How GERM is infecting schools around the world – The Answer Sheet – The Washington Post

 

 

As if we aren’t worried enough about Ebola, it seems that a very creepy epidemic is already well under way in our schools.  This is a very interesting article that certainly had me checking for each symptom in my current environment.  According to Pasi Sahlberg, education reforms in different countries have been following similar patterns.  He calls this common way of improvement the Global Educational Reform Movement or GERM.

“It is like an epidemic that spreads and infects education systems through a virus. It travels with pundits, media and politicians. Education systems borrow policies from others and get infected. As a consequence, schools get ill, teachers don’t feel well, and kids learn less.”

Check if you recognise any of the symptoms (excerpts from an article by Valerie Strauss http://www.washingtonpost.com/blogs/answer-sheet/post/how-germ-is-infecting-schools-around-the-world/2012/06/29/gJQAVELZAW_blog.html )

  1. More competition within education systems
    Many reformers believe that the quality of education improves when schools compete against one another. In order to compete, schools need more autonomy, and with that autonomy comes the demand for accountability. School inspections, standardized testing of students, and evaluating teacher effectiveness are consequences of market-like competition in many school reforms today. Yet when schools compete against one another, they cooperate less.”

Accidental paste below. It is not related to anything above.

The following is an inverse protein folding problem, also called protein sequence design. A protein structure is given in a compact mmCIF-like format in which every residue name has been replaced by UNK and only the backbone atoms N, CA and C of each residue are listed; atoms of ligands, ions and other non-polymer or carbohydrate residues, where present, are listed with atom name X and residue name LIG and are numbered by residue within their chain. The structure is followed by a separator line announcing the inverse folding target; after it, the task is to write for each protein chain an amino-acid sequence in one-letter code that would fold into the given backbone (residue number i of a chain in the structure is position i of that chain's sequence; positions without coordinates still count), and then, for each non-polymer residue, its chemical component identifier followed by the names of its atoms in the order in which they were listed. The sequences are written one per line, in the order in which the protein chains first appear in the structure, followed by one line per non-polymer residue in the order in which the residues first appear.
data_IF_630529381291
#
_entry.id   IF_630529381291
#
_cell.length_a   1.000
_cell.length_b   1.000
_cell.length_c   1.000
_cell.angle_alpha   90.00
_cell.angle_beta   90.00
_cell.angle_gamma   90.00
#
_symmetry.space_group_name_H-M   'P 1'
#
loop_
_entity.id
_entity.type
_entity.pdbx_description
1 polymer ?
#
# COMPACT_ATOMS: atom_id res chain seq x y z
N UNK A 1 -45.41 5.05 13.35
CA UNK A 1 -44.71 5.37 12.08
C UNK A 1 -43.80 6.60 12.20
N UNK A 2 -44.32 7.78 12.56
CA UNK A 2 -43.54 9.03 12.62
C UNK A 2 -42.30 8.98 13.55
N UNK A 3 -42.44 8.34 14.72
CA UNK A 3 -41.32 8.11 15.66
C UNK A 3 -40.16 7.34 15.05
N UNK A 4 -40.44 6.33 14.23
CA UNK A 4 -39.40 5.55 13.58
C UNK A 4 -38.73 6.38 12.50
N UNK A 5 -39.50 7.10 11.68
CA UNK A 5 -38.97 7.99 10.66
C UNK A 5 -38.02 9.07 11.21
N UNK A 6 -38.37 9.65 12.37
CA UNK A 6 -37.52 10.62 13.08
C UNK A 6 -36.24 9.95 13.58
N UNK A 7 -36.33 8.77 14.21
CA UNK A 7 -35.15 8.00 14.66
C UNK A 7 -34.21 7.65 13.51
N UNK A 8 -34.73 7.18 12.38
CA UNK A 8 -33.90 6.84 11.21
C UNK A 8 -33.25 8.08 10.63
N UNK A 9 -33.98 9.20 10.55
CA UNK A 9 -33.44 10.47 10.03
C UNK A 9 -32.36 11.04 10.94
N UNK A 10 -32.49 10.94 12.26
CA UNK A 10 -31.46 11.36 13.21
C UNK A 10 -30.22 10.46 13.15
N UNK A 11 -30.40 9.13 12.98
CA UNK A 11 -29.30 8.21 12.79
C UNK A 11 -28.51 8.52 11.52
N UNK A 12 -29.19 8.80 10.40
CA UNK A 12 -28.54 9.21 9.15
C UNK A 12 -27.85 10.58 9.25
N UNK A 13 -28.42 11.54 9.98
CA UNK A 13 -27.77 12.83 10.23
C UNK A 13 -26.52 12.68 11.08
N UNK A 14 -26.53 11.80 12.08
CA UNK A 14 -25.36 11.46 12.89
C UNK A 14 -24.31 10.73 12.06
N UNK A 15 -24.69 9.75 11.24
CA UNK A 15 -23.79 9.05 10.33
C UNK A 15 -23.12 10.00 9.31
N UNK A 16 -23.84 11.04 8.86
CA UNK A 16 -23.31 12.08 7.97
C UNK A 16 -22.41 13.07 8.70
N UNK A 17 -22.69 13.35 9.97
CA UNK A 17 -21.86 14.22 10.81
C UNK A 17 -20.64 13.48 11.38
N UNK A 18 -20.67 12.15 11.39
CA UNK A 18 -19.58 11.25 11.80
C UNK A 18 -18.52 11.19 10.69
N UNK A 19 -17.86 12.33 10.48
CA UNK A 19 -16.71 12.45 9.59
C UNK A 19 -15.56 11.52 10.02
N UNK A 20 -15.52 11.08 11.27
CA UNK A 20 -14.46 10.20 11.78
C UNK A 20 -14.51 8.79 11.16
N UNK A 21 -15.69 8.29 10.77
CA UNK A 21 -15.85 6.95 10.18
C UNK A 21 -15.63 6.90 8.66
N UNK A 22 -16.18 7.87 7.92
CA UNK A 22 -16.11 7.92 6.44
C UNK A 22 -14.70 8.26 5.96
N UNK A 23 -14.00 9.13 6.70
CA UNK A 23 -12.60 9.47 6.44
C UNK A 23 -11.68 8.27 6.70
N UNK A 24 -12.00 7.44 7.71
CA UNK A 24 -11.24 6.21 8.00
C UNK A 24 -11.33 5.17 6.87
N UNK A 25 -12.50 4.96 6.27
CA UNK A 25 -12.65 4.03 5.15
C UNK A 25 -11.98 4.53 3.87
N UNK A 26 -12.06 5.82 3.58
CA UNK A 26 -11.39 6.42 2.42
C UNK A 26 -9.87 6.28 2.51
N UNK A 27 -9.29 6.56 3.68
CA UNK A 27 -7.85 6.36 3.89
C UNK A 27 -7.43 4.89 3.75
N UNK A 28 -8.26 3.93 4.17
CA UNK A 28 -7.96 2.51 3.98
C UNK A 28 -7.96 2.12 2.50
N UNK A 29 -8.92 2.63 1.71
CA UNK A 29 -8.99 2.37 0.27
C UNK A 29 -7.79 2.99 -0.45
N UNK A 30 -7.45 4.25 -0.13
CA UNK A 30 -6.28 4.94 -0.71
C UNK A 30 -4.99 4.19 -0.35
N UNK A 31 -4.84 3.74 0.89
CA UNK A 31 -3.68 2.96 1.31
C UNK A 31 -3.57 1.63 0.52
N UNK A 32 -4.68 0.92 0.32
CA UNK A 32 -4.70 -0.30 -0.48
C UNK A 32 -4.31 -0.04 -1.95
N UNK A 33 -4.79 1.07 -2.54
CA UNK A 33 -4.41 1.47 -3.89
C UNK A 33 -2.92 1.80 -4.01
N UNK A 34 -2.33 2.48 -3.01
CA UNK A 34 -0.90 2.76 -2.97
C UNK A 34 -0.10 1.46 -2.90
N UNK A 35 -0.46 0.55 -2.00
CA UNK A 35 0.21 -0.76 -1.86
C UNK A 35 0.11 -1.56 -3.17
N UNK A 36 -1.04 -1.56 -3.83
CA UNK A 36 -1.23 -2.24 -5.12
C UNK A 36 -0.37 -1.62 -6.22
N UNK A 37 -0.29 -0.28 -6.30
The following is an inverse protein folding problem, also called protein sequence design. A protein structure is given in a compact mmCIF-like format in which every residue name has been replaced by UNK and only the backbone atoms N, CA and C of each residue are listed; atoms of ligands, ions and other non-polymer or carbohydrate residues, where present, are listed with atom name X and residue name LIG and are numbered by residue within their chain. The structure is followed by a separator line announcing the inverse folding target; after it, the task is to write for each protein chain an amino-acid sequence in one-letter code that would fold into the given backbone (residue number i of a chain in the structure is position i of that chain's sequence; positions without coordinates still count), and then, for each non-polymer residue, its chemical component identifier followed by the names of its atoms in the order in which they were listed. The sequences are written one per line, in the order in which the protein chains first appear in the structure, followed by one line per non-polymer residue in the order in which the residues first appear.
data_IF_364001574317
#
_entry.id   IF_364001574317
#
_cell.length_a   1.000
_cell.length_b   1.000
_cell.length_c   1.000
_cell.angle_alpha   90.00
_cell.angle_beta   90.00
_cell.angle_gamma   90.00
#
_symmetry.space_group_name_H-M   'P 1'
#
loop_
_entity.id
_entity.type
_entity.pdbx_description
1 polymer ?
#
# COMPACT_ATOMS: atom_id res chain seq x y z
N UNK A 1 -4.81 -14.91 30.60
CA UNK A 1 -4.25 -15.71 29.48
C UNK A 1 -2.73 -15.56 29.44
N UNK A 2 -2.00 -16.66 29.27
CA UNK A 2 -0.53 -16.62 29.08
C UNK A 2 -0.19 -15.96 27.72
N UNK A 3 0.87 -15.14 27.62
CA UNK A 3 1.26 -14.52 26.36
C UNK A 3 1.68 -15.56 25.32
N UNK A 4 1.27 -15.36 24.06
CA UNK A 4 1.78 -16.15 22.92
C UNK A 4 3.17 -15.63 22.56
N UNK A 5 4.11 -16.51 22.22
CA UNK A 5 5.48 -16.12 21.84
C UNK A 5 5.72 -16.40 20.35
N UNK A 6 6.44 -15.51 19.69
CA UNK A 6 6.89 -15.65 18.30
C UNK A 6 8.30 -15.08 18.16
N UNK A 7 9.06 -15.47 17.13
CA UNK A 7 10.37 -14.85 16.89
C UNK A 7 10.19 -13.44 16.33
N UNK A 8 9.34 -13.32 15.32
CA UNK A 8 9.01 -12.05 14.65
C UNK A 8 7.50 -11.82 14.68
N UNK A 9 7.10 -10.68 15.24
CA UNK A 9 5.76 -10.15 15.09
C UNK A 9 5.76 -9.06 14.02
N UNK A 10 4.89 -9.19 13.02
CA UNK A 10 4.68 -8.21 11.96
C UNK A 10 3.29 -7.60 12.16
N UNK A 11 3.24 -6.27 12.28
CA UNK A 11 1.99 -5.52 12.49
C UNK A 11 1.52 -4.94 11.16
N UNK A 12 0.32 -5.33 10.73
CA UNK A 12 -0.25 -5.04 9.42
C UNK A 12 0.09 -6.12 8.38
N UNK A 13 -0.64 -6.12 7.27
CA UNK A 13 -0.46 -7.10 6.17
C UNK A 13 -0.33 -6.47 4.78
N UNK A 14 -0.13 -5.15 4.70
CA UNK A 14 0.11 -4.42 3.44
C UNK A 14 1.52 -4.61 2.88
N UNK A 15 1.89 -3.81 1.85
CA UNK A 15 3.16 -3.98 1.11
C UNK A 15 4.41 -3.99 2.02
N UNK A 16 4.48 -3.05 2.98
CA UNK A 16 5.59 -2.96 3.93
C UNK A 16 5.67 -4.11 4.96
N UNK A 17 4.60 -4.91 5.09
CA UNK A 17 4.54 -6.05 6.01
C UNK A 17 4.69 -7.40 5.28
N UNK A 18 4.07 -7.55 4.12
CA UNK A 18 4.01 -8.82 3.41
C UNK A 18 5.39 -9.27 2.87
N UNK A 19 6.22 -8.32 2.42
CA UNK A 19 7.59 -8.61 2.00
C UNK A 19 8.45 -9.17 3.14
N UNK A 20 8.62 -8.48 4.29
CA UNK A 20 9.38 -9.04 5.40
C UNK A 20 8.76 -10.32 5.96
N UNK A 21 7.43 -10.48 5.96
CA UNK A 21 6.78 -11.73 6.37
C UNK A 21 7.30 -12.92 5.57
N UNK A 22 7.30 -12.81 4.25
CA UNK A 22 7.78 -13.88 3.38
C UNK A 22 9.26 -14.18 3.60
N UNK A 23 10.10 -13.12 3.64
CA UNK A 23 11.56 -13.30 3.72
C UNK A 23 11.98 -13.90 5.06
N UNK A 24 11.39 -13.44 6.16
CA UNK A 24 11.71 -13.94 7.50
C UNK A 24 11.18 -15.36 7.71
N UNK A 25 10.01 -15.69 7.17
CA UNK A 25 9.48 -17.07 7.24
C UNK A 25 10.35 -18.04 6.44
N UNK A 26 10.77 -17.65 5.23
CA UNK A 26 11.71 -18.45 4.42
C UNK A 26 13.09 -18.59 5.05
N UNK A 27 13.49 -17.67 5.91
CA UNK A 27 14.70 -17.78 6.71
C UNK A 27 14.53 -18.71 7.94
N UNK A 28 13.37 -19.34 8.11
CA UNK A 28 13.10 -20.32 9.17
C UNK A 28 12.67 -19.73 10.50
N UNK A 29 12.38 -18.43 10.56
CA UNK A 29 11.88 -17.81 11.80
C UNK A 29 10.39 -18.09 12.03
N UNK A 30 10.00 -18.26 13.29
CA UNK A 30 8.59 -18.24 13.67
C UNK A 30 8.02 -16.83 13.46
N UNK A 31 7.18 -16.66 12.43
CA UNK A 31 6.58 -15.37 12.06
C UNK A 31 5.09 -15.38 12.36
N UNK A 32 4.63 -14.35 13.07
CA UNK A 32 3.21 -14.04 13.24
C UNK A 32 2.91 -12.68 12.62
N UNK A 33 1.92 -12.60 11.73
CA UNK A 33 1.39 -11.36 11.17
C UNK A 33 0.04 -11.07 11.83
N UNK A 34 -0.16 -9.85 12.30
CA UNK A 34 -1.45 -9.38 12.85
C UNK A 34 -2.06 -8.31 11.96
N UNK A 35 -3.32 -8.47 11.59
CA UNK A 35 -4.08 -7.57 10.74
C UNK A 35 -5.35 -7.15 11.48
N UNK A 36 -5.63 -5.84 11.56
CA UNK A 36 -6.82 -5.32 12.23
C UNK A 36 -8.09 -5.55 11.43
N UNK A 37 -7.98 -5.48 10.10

2. Increased school choice
    “It essentially positions parents as consumers empowering them to select schools for their children from several options and thereby promotes market-style competition into the system as schools seek to attract those parents. More than two-thirds of OECD countries have increased school choice opportunities for families with the perceptions that market mechanisms in education would allow equal access to high-quality schooling for all. Increasing numbers of charter schools in the United States, secondary school academies in England, free schools in Sweden and private schools in Australia are examples of expanding school choice policies. Yet according to the OECD, nations pursuing such choice have seen both a decline in academic results and an increase in school segregation.”
  3. Stronger accountability from schools and related standardised testing of students
    “Just as in the market place, many believe that holding teachers and schools accountable for students’ learning will lead to improved results. Today standardized test scores are the most common way of deciding whether schools are doing a good job. Teacher effectiveness that is measured using standardized tests is a related symptom of GERM. According to the Center for Public Education, standardized testing has increased teaching to the test, narrowed curricula to prioritize reading and mathematics, and distanced teaching from the art of pedagogy to mechanistic instruction.”

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